Conservative Supreme Court justices, who constitute a 6-3 bench majority, signaled their support Monday for a Colorado-based web designer who does not want to provide services for same-sex couples, The Hill reported.
During more than two hours of argument, conservative justices railed against lawyers defending Colorado's current anti-discrimination measure, which prevents a religious exemption for those denying services to LGBT individuals.
Lorie Smith, the web designer in question, has claimed that First Amendment protections to religious liberty prevent her from needing to create sites for same-sex weddings. A ruling in her favor would likely render the Colorado law invalid.
"Let's just say that [The New York Times] for Gay Pride Month decides that it's going to run ... only same-sex marriage announcements, turns away heterosexual announcements, not because it disparages or disagrees with opposite-sex unions but because it's trying to promote something else," Justice Amy Coney Barrett asked. "Can it do that? That's a protected characteristic under the law."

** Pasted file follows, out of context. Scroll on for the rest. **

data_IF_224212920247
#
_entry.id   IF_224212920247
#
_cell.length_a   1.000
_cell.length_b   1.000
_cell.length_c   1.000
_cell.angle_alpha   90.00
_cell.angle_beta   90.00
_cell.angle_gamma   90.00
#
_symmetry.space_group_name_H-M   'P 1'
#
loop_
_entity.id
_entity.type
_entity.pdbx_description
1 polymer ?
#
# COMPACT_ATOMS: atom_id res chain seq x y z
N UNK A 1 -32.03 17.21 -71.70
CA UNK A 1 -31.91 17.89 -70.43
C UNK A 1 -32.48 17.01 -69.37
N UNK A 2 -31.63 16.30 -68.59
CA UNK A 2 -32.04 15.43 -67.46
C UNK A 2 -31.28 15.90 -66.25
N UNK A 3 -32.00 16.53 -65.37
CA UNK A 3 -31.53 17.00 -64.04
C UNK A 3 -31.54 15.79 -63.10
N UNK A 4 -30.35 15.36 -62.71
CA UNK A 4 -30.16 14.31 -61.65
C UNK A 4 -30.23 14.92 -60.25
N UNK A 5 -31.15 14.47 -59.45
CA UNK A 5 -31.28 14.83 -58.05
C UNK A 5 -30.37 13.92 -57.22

Colorado Solicitor General Eric Olson replied: "I think the answer is no."
Justice Brett Kavanaugh warned that a win for Colorado could lead to a hypothetical situation where a freelance speechwriter is compelled to write a speech with a message that violates their "most deeply held convictions."
Deputy Solicitor General Brian Fletcher responded that "speechwriters aren't likely to be public accommodations" before Kavanaugh interjected with the quip, "Until they are after this case if you prevail. I mean, that's what states could do."
Smith has already lost two rounds in the lower courts with her case against Colorado's public accommodation law. Under current rules, the state can fine businesses up to $500 for each violation of discriminating against those based on sexual orientation.
According to the outlet, a decision in 303 Creative LLC v. Elenis is expected by the summer of 2023.
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